Putting my mouth where the money is…Obama to win

This is a version of a column published in the Irish Examiner 3 November 2012.

Over the last number of months the opinion polls have swung this way and that in the US presidential election, from an initial Obama high to the present situation where, by most reasonable polls, a virtual tie in the popular vote is expected. The peculiarities of the US electoral system can and occasionally do mean that even winning the popular vote is not enough to win the election, and it is also generally seen that Obama retains an edge there. As of Thursday afternoon the RealClearPolitics poll of polls has the race tied.

Opinion polls are fickle creatures – they are always interpretable with a margin of error that can range from 2-5%; they are dependent on the sample being a representative sample of the likely population, and in an electorate which is as fractured as the US that is not easily guaranteed; they rely on people saying what is truly in their mind and not what they think the pollster wants to hear; and they are dependent on statistical adjustments to make the poll as close to the ideals above as the particular statistician in charge deems appropriate. They are therefore, and accepted to be, at best indicative. What is nice however is that we can utilize a combination of the wisdom of crowds and people putting their money where their mouth is to get a clearer picture. And that picture, if it is as accurate has it has been historically, tells us that Obama will be returned as president.

Keynes had it right when he noted that the market was in some ways akin to a beauty contest in a Sunday newspaper – the object is not to pick the face one finds the most beautiful, but the face one thinks other people will on average find most beautiful. Using this approach we can look at real money markets, both betting and futures markets, on the us election. Lets look at two, one based in the swing state of Iowa and the other in Lucan…Both have startling accuracy, historically.  The Iowa Electronic Market (IEM) deals in political futures, while Intrade is more akin to a traditional betting exchange.  We should note that money or reward based formally structured prediction markets have been and are being used in large corporates for internal r&d and marketing decisions as well as other uses. One of the more ambitious was to use these markets for economic forecasting, the Economic Derivatives market set up by Goldman in 2002 which closed in early 2007. Its closure was perhaps ironic as these markets thrive on uncertainty and what was to be the great uncertainty was just around the corner…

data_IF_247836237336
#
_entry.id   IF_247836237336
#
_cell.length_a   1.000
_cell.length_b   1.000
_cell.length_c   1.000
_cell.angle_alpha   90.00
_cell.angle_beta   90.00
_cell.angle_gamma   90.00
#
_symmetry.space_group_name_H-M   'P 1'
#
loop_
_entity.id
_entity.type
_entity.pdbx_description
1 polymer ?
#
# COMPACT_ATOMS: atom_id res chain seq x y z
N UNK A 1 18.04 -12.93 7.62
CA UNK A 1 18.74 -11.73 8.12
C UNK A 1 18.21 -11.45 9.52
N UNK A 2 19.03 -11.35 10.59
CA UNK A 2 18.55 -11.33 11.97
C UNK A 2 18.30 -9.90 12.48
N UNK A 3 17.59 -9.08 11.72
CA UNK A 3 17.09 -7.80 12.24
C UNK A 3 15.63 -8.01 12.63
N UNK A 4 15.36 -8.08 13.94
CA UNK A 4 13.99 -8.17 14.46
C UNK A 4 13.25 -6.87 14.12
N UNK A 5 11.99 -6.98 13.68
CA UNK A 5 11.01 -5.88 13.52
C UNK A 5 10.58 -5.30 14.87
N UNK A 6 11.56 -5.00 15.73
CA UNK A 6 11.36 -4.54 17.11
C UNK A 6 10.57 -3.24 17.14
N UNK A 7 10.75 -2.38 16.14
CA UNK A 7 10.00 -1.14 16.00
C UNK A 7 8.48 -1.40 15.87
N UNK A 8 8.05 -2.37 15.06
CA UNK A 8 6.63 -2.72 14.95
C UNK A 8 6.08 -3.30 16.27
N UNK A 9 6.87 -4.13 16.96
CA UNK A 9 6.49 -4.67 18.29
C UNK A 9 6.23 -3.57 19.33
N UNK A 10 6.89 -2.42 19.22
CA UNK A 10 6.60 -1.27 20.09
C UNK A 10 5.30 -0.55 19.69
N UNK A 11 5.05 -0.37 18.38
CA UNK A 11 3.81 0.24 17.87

There are good reasons why such markets would be expected to have at least a decent chance of giving as good a prediction to an event as a poll. Markets exist not just to allocate resources but also to aggregate information. They do this well where a number of conditions can be met: a definite action to be predicted; a clear reward or cost for accuracy or otherwise: liquidity; and a fair trading mechanism. Like al markets they can be subject to attempts at manipulation, but such efforts merely add liquidity. Moreover, polls not only have a significant margin of error – the margin of error itself is not a good indicator of how accurate the poll may be. The problem lies in that an opinion poll is a static snapshot of voter’s intentions at that time. As such it tells little about how the dynamics will change over time. By contrast a futures or prediction market explicitly forces traders to consider this very issue, in a dispassionate manner.

Technically, the IEM is a futures market. Modern finance theory has achieved a deep understanding about the nature of prices in a futures market. One remarkable finding is that the price of a commodity on a futures market is the best predictor of the actual eventual price.  The prediction of the market, especially as the date of the election looms, is in fact substantially closer to the actual outcome than opinion polls and historically lies within 1-2per cent of the actual outcome. In fact over the 5 US elections since 1988 the IEM outperformed the polls, in terms of being closer to the eventual result, 75% of the time. These findings have been confirmed in other similar markets including Taiwan.

A further example of prediction markets is betting exchanges. In terms of political markets, one of if not the largest and most influential is the Irish based Intrade. Other markets such as Betfair and Paddypower offer odds on elections but Intrade is perhaps the largest. These are liquid markets: as of Thursday there are over 2m trades on intrade and over £12m bet on Betfair. As these are essentially the same asset, the wnner of the election, the beauty of the market is that the prices, odds of winning, cannot diverge too far from each other. And the results are consistent: Obama to win. On Intrade his odds (Thursday afternoon) are 65% and have not been below 50% all year; on Betfair the odds are closer to 70%, while on paddypower.com they are similar. In fact, the historical evidence is that real money markets, such as bookies odds in the pre 1936 us elections (gallup polling began that year) indicates that they were astonishing accurate.

However, the remarkable thing about these is that they appears to have good predictive power not just immediately prior to the poll, but in the months prior. Recent research has indicated that the predictive power of these markets is greater than opinion polls held three-four months in advance. And these suggest, as does the data now, that Obama will win. Plus, the statistical models across the ideological divide agree. So, thats my prediction. Obama to win….


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